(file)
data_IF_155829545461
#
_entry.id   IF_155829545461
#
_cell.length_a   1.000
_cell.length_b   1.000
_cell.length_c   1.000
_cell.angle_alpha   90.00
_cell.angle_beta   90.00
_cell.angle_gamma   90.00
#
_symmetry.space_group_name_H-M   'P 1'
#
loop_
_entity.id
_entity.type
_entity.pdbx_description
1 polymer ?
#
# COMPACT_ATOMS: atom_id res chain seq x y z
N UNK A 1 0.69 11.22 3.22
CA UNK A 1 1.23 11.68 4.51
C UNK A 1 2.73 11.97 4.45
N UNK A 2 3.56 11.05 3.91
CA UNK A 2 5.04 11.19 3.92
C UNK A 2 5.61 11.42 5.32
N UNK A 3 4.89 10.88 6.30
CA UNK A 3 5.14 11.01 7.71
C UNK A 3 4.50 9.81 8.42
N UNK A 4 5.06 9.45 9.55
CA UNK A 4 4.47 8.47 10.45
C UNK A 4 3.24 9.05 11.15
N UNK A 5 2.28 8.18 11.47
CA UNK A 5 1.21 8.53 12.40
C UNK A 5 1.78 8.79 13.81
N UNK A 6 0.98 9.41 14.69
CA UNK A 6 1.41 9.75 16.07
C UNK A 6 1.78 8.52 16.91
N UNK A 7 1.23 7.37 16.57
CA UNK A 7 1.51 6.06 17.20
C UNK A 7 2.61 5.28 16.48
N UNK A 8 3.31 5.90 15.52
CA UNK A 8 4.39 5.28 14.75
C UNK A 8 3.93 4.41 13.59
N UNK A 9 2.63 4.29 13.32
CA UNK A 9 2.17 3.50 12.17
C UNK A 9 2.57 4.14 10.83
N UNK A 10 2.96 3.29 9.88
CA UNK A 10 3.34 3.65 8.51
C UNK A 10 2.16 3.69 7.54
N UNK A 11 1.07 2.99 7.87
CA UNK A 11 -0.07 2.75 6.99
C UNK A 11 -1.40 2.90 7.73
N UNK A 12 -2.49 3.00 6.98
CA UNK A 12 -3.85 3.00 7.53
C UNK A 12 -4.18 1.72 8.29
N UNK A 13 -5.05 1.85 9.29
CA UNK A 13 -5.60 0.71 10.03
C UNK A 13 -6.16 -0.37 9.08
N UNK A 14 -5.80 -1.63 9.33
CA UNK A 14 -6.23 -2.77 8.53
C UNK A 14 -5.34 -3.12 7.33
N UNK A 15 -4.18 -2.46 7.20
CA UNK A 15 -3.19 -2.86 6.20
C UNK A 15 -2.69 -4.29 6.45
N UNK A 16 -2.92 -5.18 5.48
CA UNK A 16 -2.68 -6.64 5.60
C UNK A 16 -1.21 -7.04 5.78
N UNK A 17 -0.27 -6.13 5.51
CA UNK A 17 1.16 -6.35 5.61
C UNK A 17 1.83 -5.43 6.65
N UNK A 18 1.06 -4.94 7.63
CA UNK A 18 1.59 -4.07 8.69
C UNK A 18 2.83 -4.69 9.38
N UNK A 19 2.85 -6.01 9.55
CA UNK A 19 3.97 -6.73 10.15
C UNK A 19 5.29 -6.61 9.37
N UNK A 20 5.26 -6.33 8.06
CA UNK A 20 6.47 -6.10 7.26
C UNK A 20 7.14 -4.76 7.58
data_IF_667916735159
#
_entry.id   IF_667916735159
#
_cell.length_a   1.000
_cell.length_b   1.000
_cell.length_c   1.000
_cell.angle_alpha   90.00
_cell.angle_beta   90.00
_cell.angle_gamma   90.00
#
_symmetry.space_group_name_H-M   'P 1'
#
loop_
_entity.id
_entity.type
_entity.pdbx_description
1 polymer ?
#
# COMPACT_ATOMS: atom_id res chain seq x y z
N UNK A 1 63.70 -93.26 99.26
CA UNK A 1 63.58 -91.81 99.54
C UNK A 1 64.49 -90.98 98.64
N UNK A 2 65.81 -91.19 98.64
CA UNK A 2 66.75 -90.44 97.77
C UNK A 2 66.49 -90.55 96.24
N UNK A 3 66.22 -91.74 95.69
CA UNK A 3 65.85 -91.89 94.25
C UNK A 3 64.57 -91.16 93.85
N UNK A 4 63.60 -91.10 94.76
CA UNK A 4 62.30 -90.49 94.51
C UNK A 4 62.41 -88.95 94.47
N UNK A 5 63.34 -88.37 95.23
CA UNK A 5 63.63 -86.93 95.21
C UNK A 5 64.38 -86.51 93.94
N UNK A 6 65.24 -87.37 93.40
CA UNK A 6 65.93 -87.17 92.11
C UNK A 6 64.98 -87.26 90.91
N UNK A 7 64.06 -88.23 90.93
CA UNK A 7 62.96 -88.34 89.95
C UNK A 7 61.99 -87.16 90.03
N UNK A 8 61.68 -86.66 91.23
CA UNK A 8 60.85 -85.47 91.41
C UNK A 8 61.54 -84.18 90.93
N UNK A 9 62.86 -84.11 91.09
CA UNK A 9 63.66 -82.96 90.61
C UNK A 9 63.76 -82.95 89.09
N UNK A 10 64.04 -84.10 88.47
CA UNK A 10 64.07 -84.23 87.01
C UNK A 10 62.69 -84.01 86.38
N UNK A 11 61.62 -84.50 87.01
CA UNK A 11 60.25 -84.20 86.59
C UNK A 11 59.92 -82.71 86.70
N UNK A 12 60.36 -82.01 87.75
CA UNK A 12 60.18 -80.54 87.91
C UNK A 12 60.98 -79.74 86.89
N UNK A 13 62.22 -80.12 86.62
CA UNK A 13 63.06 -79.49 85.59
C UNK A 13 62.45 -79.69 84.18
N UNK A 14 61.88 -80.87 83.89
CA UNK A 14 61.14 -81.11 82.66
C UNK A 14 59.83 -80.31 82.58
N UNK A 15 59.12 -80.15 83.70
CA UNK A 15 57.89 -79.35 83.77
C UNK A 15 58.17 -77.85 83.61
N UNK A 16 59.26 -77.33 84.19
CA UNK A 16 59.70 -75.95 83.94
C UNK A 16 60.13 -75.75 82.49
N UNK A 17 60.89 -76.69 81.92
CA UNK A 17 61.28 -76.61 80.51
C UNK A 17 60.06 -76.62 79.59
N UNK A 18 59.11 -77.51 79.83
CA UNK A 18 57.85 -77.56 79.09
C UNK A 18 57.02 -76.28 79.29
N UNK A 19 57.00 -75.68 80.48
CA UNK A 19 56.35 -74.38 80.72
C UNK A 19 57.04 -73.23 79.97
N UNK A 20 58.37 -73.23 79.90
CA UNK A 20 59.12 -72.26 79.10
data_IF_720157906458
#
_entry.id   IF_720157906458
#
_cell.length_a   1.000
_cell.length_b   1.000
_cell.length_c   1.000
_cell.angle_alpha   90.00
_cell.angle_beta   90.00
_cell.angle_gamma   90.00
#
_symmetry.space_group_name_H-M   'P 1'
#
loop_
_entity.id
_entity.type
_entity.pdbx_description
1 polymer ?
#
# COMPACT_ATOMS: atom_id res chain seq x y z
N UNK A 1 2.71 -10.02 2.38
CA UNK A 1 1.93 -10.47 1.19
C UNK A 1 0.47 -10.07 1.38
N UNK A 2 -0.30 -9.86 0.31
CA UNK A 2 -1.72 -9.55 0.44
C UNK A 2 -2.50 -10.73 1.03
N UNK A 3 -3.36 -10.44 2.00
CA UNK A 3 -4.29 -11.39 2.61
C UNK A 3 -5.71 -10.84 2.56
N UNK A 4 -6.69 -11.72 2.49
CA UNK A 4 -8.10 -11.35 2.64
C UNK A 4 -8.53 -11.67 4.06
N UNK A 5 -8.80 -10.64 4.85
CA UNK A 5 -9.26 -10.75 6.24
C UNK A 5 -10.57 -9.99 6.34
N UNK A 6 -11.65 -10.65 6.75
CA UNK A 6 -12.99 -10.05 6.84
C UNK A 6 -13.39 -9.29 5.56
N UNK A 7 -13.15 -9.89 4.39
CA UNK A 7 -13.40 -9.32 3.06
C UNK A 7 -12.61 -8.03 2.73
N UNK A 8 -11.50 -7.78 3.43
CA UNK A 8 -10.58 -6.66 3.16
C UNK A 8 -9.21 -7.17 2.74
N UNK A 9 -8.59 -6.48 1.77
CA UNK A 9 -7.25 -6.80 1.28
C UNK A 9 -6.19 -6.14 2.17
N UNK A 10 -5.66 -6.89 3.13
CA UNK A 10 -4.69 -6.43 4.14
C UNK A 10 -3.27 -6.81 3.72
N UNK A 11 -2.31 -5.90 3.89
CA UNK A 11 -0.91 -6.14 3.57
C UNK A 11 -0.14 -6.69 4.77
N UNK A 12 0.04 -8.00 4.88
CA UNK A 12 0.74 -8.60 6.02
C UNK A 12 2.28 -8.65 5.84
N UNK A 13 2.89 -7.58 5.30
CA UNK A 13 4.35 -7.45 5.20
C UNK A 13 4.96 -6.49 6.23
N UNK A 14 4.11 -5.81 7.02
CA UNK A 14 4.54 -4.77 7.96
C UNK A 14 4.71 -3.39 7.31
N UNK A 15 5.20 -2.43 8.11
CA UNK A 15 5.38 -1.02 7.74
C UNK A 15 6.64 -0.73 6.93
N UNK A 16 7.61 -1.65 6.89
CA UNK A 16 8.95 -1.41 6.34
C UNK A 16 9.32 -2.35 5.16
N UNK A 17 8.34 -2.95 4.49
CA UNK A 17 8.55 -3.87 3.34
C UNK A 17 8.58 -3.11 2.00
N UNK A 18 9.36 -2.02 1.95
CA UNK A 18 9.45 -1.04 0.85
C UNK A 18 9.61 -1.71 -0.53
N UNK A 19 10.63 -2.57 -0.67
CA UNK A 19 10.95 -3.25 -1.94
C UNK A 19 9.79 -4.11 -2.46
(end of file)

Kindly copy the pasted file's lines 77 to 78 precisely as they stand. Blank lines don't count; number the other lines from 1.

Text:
C UNK A 19 5.29 -6.61 9.37
N UNK A 20 5.26 -6.33 8.06